Home » A House committee rejected a proposed change to abortion laws at a hearing Monday

A House committee rejected a proposed change to abortion laws at a hearing Monday

by Minden Press-Herald

By Jordyn Wilson | LSU Manship School News Service

By a 10-2 vote, a House committee rejected a proposed constitutional amendment aimed at overturning the state’s abortion ban and safeguarding individual rights in pregnancy-related health decisions.

 The House Civil Law and Procedure Committee voted Monday to kill House Bill 245, a proposed constitutional amendment by Rep. Aimee Adatto Freeman, D-New Orleans. 

Freeman conveyed to legislators the pressure doctors face in treating problem pregnancies and her apprehension regarding the diagnostic hurdles. 

“I know this is a very sensitive and specific issue to so many individuals and constituents across the state,” she said. “Doctors go to med school to save lives….When they are fearful of what may come next, they are less likely to act.”

 But critics of the bill–mainly GOP legislators–said the proposed amendment went too far by allowing abortions under pretty much any circumstance.

 “There is a difference between a child not surviving in a womb,” said Rep. Emily Chenevert, R-Baton Rouge, compared to “intentionally ending the life of a child in the womb.”

  Republican lawmakers noted that Louisiana voters had already approved anti-abortion ballot measures in recent years, most recently in 2020 when they voted to add restrictive language to the state constitution.

 “If the language in the amendment would’ve been a problem, we would not have gotten 60+ percent” of the public vote, said Rep. Mark Wright, R- Covington. 

Invoking Roe v. Wade, which allowed abortion for decades until the U.S. Supreme Court reversed it, Freeman pointed out that laws change: “I’m a different representative in this time,” said Freeman. “I didn’t have voter say; some of us are new.”

Freeman referenced an LSU poll conducted last year, revealing that 52 percent of respondents in Louisiana supported legalizing abortion in all or most cases. Moreover, the poll indicated that 85 percent of respondents believed a woman should be able to obtain an abortion if her life is endangered due to pregnancy, while 77 percent supported access to abortion in cases of pregnancy resulting from rape.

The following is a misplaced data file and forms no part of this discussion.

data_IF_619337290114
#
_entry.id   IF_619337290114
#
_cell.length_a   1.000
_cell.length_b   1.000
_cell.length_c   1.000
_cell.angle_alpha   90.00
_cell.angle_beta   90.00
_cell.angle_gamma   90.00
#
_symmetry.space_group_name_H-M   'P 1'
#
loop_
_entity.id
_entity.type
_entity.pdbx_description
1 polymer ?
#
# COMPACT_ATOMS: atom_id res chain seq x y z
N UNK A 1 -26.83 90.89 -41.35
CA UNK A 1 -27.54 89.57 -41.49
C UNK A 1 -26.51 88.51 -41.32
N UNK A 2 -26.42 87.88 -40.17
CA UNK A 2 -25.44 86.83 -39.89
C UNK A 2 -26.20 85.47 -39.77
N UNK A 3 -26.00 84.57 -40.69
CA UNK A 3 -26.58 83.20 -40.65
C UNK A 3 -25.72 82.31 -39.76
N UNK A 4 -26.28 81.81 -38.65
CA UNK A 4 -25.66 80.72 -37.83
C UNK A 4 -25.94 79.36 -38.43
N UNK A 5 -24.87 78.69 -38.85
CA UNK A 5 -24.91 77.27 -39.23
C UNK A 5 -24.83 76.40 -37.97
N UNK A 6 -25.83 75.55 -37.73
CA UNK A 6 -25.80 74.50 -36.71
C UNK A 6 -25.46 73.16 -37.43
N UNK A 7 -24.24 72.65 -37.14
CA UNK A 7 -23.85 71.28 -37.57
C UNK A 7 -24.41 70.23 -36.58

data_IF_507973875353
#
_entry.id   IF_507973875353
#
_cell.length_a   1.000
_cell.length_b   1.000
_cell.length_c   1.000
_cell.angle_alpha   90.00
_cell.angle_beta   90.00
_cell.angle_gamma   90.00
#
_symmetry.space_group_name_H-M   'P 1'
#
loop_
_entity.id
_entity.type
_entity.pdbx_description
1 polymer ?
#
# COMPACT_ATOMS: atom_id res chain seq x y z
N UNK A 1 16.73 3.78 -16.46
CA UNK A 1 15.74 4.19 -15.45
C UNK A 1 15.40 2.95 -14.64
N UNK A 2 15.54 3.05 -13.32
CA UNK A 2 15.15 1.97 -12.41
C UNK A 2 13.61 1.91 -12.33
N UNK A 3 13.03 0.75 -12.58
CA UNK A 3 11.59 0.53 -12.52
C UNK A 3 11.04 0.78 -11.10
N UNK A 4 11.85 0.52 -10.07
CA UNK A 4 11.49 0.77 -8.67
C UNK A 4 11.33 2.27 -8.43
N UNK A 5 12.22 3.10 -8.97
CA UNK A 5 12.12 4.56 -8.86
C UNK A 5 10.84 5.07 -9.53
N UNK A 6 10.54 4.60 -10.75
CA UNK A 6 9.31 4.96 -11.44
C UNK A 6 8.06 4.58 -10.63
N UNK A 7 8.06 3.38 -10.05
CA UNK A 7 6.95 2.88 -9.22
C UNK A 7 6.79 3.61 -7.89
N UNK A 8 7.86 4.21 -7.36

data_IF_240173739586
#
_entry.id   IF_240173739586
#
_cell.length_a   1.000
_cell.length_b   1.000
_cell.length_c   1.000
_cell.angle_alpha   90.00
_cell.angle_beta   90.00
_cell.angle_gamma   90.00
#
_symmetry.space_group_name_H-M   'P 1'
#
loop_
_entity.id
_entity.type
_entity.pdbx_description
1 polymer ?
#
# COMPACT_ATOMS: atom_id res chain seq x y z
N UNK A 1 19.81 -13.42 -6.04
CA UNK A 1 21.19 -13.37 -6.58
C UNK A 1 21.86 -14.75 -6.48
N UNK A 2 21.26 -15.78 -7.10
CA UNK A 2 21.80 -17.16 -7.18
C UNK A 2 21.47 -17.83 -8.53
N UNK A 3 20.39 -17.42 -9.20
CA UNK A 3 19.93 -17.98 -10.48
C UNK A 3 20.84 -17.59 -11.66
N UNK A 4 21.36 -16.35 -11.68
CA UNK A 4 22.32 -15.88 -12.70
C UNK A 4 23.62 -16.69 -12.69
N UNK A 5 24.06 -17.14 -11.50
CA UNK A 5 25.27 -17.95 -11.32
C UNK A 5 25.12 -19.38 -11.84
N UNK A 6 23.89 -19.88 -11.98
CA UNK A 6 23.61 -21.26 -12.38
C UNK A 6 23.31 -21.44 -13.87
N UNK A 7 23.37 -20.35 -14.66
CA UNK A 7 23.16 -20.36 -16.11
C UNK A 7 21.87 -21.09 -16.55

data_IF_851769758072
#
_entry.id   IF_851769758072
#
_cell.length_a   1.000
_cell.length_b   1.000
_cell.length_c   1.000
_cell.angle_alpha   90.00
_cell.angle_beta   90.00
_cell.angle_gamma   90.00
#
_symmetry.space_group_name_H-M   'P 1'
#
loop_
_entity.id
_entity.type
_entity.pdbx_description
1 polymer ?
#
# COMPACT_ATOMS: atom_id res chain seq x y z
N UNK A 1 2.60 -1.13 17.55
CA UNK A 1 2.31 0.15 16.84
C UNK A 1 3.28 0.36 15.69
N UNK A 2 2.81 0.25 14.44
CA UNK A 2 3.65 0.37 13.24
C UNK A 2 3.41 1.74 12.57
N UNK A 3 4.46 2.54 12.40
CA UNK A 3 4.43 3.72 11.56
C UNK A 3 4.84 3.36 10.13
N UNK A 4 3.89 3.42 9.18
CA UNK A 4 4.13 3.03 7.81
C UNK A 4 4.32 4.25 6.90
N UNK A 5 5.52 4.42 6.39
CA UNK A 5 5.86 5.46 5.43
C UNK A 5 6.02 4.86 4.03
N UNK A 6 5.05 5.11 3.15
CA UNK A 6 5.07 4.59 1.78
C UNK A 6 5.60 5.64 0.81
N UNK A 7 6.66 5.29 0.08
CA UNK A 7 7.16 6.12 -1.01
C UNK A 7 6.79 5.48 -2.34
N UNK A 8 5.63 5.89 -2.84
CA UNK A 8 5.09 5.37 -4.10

Nancy Davis, who faced obstacles in accessing abortion care and had to travel out of state to obtain an abortion, echoed these sentiments. “These decisions are personal and should be protected from government interference,” she said. “Laws banning abortion do not stop it. It makes it more dangerous.” 

Both of the yes votes for the bill came from Democrats.

Although House Bill 245 was defeated, Rep. Freeman also is sponsoring House Bill 293, which is awaiting a hearing in the House Committee on the Administration of Criminal Justice. It also attempts to clarify the law governing specific abortion procedures.

In other action at the Capitol Monday:

– The House Transportation Committee voted 6-5 to advance a bill by Rep. Larry Bagley, R-Stonewall, to drop the requirement for inspection stickers for cars in Louisiana. If the bill makes it into law, the only requirements left would be for auto owners in East Baton Rouge Parish and four nearby parishes to get annual emissions tests. 

– The House Civil Law Committee advanced a bill by Rep. Joseph Orgeron, R-Cut Off, to create a constitutional amendment to dedicate funds from alternative energy projects on state coastal lands to the Coastal Protection and Restoration Fund.

– The full House voted 86-13 to approve a bill by Rep. Beau Beaullieu, R-New Iberia, to lower the severance tax rate on various oil wells over eight years from 12.5% to $8.5%. The change would cost the state $79 million a year in tax revenues once it was fully in place.

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